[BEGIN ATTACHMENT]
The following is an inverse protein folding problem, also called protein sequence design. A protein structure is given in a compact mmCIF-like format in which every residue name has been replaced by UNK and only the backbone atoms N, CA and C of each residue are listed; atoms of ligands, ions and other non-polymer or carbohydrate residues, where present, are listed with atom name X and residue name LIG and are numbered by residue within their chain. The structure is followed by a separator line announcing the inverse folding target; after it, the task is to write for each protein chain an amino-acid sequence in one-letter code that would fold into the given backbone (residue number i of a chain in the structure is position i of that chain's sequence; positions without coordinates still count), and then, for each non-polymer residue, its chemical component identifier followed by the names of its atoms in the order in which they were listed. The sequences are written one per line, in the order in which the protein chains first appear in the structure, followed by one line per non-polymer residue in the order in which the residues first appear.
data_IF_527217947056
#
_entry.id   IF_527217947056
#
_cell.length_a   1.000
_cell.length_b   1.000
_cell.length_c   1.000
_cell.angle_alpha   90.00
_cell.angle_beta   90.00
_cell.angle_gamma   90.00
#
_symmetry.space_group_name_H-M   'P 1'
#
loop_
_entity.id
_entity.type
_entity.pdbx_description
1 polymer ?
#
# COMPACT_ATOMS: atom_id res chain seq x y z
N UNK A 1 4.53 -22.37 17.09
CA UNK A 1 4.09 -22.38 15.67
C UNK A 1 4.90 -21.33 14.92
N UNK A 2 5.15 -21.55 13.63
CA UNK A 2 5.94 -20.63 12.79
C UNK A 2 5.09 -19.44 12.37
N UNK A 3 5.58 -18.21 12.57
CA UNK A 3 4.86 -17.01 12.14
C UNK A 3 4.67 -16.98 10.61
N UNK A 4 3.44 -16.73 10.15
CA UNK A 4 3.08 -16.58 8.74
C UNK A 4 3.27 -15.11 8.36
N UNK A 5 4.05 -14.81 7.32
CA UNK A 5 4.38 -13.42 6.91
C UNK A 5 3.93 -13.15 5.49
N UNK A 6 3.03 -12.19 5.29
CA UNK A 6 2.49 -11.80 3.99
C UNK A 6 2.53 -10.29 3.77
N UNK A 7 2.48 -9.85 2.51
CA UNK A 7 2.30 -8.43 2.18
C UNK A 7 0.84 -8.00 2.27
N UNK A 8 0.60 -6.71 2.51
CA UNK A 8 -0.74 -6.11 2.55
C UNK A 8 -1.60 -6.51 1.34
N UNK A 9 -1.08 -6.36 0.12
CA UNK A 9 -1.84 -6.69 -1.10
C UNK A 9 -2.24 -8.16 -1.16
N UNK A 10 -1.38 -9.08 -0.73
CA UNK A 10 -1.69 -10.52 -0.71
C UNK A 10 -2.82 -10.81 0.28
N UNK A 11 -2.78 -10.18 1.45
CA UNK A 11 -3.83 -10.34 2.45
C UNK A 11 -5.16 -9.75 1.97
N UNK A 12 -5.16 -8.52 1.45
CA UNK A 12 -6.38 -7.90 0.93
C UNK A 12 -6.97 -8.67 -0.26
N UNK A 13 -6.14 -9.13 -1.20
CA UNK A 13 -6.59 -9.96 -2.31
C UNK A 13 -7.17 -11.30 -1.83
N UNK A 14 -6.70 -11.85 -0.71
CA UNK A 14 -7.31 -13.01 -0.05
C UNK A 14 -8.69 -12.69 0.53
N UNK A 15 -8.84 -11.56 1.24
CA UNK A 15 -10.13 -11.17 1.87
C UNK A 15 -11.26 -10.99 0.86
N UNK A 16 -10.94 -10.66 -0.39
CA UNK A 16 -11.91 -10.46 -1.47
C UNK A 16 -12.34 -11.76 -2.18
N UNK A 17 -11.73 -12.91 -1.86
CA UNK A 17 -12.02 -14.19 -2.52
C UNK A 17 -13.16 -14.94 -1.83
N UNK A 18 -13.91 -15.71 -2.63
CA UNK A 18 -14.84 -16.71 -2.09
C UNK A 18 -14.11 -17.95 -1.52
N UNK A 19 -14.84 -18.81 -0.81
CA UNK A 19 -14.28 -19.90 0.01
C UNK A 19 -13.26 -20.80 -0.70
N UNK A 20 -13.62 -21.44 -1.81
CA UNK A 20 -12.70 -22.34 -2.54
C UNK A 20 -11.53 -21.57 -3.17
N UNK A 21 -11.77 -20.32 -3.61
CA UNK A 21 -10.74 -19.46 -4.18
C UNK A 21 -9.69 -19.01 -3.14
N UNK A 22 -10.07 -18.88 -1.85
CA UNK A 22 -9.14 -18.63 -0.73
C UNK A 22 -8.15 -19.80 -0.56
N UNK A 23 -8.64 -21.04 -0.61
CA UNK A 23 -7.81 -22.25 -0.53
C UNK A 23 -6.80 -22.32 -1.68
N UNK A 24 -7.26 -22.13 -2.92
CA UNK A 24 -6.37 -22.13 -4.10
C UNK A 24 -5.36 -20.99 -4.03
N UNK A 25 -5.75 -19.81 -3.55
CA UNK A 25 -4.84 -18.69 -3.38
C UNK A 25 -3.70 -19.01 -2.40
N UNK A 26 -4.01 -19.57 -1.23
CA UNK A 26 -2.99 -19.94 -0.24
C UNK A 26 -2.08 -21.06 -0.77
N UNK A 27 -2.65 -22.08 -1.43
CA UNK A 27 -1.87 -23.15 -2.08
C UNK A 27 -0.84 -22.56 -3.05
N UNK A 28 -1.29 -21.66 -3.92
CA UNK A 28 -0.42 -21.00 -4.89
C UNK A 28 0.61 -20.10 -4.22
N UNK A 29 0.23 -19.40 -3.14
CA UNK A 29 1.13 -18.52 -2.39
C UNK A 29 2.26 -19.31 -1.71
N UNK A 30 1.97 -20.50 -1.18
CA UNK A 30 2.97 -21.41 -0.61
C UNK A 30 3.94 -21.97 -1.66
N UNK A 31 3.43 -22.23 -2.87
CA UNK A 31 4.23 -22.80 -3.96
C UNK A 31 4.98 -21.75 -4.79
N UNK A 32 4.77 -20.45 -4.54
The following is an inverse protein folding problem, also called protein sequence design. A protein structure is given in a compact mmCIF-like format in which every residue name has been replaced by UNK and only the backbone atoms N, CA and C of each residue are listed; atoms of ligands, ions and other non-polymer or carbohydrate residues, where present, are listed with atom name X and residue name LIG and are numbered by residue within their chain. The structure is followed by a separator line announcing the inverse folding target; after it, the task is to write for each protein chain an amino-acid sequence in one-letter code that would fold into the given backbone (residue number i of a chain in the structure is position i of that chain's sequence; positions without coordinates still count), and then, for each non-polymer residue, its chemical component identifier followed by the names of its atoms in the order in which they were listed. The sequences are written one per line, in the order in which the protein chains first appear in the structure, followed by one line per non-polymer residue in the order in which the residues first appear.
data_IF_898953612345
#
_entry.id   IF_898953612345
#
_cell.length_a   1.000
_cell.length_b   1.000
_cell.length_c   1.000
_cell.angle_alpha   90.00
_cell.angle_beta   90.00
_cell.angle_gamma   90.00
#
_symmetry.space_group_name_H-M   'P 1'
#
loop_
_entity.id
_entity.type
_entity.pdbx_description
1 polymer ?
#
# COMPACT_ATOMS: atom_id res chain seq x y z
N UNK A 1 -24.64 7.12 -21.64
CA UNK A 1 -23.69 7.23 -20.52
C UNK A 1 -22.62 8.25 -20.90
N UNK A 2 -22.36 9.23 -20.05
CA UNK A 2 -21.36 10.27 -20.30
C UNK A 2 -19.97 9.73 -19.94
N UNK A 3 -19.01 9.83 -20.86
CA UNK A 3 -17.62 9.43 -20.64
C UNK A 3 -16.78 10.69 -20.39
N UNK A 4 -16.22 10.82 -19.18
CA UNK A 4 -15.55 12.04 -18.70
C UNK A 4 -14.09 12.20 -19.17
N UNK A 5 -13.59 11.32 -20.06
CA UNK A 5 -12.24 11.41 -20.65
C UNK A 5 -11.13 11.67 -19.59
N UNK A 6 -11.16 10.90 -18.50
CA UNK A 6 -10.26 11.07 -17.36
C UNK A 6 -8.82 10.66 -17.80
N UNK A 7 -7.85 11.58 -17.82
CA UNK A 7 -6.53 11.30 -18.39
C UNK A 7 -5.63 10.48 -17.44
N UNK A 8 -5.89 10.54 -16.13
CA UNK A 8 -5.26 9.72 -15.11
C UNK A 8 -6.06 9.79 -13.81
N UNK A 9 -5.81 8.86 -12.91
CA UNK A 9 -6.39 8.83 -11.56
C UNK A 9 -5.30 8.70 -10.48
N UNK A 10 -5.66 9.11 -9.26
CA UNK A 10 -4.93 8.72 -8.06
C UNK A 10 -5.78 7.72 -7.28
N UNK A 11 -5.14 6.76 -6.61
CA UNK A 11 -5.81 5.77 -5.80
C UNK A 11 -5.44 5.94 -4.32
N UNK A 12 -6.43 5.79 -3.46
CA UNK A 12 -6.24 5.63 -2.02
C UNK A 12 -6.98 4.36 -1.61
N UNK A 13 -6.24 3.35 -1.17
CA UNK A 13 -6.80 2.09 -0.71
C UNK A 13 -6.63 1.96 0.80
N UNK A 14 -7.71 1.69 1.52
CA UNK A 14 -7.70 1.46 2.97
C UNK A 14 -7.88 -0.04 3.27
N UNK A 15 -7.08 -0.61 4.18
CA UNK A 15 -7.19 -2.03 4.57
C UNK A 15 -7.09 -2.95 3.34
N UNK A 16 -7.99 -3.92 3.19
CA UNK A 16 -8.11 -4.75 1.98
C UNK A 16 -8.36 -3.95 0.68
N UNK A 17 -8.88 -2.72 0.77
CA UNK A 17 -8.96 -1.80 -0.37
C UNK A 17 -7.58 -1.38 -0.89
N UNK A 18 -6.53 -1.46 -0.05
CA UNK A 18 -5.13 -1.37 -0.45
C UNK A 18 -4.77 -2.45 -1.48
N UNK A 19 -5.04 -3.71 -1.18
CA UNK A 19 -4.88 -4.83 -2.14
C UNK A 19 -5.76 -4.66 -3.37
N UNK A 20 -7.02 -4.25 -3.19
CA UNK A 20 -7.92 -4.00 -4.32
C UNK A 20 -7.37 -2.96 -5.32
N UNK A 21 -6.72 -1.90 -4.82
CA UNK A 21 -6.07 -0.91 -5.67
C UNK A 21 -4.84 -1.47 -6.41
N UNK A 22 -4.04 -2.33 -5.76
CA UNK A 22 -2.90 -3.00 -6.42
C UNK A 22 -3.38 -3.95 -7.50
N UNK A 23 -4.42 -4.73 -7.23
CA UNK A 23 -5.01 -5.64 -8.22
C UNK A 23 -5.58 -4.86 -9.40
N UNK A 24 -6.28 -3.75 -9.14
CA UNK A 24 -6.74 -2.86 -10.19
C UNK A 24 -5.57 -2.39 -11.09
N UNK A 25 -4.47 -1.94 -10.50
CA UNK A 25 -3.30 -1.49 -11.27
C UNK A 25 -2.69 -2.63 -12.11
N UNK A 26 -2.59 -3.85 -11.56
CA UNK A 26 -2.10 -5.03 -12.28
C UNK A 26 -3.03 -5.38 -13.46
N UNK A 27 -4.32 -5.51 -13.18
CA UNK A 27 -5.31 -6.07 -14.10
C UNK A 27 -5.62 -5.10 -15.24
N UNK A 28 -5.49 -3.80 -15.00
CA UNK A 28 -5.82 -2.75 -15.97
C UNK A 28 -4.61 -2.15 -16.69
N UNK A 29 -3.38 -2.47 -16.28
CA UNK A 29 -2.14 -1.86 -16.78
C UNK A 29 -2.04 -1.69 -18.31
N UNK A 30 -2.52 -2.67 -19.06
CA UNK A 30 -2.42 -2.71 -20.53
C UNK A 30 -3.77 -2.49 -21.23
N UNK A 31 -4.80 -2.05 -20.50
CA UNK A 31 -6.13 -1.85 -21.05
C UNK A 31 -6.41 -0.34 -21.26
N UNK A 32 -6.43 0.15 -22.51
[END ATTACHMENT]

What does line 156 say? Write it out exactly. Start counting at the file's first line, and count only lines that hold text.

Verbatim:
CA UNK A 7 -6.53 11.30 -18.39